Another late report from here!  The end of august gave us the Notting Hill Carnival, apparently one of the biggest street festivals in Europe. How can you miss that?! We decided to go on Day 1 ("children's day"). We got up early on Saturday morning (though not early enough to make the opening time for the parade). ah well.... we all got UP, which is the mainthing, and headed off to the tube station.

clear sky to the left...

...clouds to the right
 Now I have already heard that London weather is wierd.  But seriously.... this is ridiculous.  Here we are at the Woodside Tube Station getting ready to go to the Nottinghill Carnival.  On the left hand side, you have a photo catching the left side of the sky.  On the right, is a photo of the right hand side of the sky.   the other capturing the right.  Now HOW do you plan for weather on such a day?!  :-)
You don't.  You just roll the dice

a musical bike!

stopping for a snack

So off we headed....down to Notting Hill.   There were foodstands aplenty, and a place for us to sit and grab a bite to eat.  There were musicians aplenty, including one who had somehow managed to turn his bike into a one man band!  
Steel Drum Extravaganza

the parade route
We wandered a bit further, and arrived at the parade route, where huge trucks were carrying musicians and dancers around the route, with more musicians and dancers following behind.   As far as we could tell, the job of the trucks was to carry enough sound equipment to ensure that the sounds could be heard on the beaches of Dover.  :-)   It was great fun to watch, but amazingly loud.  The kids were worried that they would sustain not only permanent hearing loss, but that their internal organs might be ruptured by the sound waves. 



Olympic protests begin...

There were other interesting moments for me.  One was when one of the
 floats went by with an 'anti-olympic' poster stuck to its side ("Burning Injustice: London Lympics Big Rip-Off! Black, Asian and Minority Ethnic Businesses Carved Out of Contracts").  It warmed the cockles of my heart to see that the spirit of olympic protest is as alive and well here in London as it was on the westcoast for the winter olympics! :-)

a new take on rubbish bins
The other tricky moment was figuring out what to do with our garbage.  Impossible.  Finally, the penny dropped.  'Garbage cans' are something that you don't really find here at a festival. It was the same difficulty the first time we went to King's Cross station. I could NOT find a place to throw out the garbage from lunch. when i finally gave up and asked a police officer, he told me they don't have any: they are a terrorist threat apparently (someone might put a bomb there). so... what to do with your garbage? apparently, just leave it on the ground and let someone else clean it up later. it was the same thing at the festival. PILES of garbage on the corners of the street. Someone comes around at the end of the day to clean it up. It didn't seem to bother anyone else, but i will admit to discovering a certain fastidiousess that I never knew I had!

"The Railway Children"

Walking through Waterloo Station
So I will admit that I do own the audio tapes for E. Nesbit's story, "The Railway Children":  I bought them many years back, thinking I would play them for the kids while in the car on one of our 10 hour drives from Victoria to the Lake.  But somehow, we always ended up listening to something else, and the tapes never made it out of the box.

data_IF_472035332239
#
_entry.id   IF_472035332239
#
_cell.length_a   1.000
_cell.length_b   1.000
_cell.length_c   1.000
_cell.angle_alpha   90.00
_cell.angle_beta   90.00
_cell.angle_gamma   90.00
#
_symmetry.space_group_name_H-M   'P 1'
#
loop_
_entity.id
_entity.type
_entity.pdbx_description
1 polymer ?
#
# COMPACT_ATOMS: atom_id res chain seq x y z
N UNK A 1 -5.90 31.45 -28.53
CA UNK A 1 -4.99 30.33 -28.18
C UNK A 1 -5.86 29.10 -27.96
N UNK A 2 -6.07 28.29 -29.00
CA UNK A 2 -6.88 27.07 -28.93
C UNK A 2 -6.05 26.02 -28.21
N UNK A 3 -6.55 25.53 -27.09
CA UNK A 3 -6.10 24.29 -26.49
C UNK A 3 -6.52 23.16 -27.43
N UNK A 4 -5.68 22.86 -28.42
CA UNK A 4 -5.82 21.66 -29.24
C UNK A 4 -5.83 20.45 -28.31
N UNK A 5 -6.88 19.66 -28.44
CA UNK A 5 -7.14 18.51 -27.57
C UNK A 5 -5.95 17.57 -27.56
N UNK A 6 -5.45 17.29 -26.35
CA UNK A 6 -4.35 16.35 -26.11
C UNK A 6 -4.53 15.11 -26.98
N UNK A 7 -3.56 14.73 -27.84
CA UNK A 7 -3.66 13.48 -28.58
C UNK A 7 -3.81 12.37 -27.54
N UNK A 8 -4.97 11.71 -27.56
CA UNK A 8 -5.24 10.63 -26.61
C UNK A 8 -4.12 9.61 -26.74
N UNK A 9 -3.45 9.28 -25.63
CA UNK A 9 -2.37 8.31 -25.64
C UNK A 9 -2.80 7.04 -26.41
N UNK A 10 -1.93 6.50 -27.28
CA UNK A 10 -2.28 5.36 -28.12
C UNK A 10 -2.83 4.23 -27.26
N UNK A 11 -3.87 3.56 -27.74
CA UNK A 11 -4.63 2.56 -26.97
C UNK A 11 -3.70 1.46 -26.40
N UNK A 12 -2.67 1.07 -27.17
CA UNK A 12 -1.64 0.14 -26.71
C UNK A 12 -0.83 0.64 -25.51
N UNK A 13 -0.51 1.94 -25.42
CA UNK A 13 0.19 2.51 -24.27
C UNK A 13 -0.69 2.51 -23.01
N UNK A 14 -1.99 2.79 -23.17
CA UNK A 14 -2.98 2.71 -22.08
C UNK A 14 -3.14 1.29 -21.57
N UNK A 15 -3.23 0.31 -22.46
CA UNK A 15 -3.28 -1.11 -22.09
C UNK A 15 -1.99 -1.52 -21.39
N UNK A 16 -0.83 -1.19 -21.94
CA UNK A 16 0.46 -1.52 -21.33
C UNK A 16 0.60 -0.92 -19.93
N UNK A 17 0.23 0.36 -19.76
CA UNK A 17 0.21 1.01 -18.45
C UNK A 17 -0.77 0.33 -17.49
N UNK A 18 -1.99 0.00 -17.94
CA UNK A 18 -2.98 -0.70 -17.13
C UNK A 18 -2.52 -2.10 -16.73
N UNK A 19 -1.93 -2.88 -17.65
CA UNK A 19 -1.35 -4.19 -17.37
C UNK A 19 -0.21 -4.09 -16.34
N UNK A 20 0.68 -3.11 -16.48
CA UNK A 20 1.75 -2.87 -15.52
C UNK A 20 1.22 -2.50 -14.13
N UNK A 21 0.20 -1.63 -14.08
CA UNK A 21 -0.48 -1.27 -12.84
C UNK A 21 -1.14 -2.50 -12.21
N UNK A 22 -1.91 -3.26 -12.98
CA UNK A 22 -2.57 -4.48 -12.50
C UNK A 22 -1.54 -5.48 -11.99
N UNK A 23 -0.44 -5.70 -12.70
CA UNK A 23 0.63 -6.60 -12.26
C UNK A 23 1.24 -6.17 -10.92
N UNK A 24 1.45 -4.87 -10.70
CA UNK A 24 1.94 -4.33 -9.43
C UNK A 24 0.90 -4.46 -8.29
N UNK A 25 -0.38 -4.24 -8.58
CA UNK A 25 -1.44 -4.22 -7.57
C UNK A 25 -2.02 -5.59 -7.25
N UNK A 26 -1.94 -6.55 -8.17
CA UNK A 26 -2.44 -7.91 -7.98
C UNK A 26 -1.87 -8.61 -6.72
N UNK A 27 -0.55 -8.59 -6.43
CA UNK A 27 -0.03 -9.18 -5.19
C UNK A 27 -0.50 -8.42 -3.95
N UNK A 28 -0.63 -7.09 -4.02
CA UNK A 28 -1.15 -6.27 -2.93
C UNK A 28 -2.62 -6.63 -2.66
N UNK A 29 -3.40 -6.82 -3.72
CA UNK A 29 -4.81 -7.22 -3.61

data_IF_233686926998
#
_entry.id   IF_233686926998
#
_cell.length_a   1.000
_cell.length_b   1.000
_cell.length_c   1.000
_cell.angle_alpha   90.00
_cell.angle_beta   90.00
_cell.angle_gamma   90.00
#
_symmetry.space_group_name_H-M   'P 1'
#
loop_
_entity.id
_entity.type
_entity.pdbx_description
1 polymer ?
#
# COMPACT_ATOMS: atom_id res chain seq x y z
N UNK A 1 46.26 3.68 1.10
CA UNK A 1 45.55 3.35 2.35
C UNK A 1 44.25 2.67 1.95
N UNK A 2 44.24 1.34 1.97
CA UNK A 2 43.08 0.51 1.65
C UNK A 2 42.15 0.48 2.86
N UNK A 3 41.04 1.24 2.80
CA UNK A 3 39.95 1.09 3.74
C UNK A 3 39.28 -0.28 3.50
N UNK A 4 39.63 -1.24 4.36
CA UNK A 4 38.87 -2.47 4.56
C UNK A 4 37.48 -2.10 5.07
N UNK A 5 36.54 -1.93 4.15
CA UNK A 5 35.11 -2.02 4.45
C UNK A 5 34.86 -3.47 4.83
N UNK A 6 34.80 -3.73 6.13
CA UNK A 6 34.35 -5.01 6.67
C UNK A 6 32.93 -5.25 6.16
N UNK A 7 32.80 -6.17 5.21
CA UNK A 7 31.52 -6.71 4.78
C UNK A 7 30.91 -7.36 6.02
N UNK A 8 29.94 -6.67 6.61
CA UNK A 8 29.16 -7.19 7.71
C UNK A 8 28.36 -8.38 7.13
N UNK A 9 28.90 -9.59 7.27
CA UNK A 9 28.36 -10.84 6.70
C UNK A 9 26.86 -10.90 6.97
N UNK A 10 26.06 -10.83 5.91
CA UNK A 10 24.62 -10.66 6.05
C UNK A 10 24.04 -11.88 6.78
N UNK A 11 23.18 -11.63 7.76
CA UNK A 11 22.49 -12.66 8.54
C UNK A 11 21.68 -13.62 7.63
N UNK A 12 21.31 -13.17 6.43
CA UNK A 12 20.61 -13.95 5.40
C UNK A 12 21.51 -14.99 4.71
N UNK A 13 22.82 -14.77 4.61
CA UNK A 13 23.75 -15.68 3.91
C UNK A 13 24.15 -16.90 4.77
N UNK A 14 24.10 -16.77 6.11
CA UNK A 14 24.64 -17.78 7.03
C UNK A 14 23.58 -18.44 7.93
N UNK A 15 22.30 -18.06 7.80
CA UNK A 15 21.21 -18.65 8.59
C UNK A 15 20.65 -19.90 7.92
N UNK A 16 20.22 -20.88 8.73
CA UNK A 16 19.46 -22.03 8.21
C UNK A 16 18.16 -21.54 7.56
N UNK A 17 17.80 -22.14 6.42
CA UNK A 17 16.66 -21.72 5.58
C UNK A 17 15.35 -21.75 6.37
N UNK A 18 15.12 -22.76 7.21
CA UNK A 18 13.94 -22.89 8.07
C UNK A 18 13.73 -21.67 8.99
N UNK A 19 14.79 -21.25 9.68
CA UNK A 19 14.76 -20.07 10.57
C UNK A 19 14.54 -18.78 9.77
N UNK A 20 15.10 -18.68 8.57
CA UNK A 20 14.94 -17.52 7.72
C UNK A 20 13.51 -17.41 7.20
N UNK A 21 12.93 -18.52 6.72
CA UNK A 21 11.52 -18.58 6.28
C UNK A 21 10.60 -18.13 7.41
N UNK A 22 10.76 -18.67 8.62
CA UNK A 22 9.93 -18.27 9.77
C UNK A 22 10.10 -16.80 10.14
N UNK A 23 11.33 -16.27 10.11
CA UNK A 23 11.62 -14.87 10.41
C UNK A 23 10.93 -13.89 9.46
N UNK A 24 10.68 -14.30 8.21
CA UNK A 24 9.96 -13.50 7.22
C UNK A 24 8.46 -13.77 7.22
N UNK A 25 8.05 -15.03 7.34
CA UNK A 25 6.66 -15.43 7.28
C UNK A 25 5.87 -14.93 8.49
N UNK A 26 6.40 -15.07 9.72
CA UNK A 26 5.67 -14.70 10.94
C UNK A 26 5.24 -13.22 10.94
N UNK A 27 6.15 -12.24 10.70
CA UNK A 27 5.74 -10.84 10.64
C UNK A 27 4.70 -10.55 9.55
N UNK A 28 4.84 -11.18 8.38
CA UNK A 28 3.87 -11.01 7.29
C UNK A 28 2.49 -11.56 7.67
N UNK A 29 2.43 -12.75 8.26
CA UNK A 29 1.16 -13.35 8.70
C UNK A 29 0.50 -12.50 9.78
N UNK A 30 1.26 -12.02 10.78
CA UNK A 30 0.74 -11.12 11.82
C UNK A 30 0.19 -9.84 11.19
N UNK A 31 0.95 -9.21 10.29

So I was like the kids... coming to the production cold, with no idea about the story line, knowing only what I could see on the website, that is, that the play was being staged inside the Waterloo Train Station.  Waterloo used to be the terminal that the Eurostar left from.  However, the Eurostar now leaves from King's Crosss/St. Pancras, so there is a whole part of Waterloo station that is deserted.  So... that is where the play was staged:  right on the tracks themselves!   OK.  it was totally cool.  They use a real steam engine in this play (it comes in at the very end of the play), and so the 'stage' includes the actuall train tracks.  The seats are arranged in bleachers on either side of the tracks.  It was amazing!  They had a sort of platform that they used throughout to transform the space from london to the country, from inside to outside and back.  If you take a peak at the website, there are videos there that let you get a peek at the stage (   Great fun! 

Adventures Past - Camden Day Out, Wandering the Streets, and the London Transport Museum

Wandering in Camden Market

Horsehead in Camden
The days keep rushing forward with activities, even if I don't get them posted up in anything like a timely fashion.... We have twice now headed off to the Camden Markets, which are of course Glen's favorite place to hang out.  No surprise really:  if there is something in the world you want to buy, it is probably hidden away somewhere in a booth in the camden market!  One of Duncan's favourite places was a shop that had everything the well-dressed goth could want to wear, in every size imaginable (as long as the colour you were looking for was BLACK).  I will admit that the baby-goth wear (complete with skeletons and hellhounds) was kinda cute.

Pink Tights the new rage?
London does offer a variety of charms.  Wandering through Chinatown is one of them.  I do love the grocery stands and fresh produce!  While I have actually tried Durian-flavoured icecream (which was actually quite delicious, though simultaneously stinky in a way you can only understand if you have cooked Durian before), i am not tempted to purchase one.  Still... this large one was too beautiful to pass by without taking a photo.   So too, the man in pink tights....  just not sure what to make of him.  "Men in Black" has a certain ring to it, and they do say that pink is the new black!   Still....  Not quite sure that this look will be making it to the runway this year.

Lego Darth at Hamley's
More lego dudes!
And some places do require more than one visit.  Duncan did drag his dad back to Hamleys toy store for an afternoon of browsing (and to stand beside the huge Lego Darth Vader.... which would require both time and blocks beyond our family capacity!)

London Transport Museum

Driving the bus!
 Steve and Duncan also spent a happy afternoon at the London Transport Museum.  Tonia has long said it is one of her favourite places.  The boys agreed!  Not only do you get to 'look', but you get to touch! Steve forked out the cash for the annual pass, so we will be heading back there again!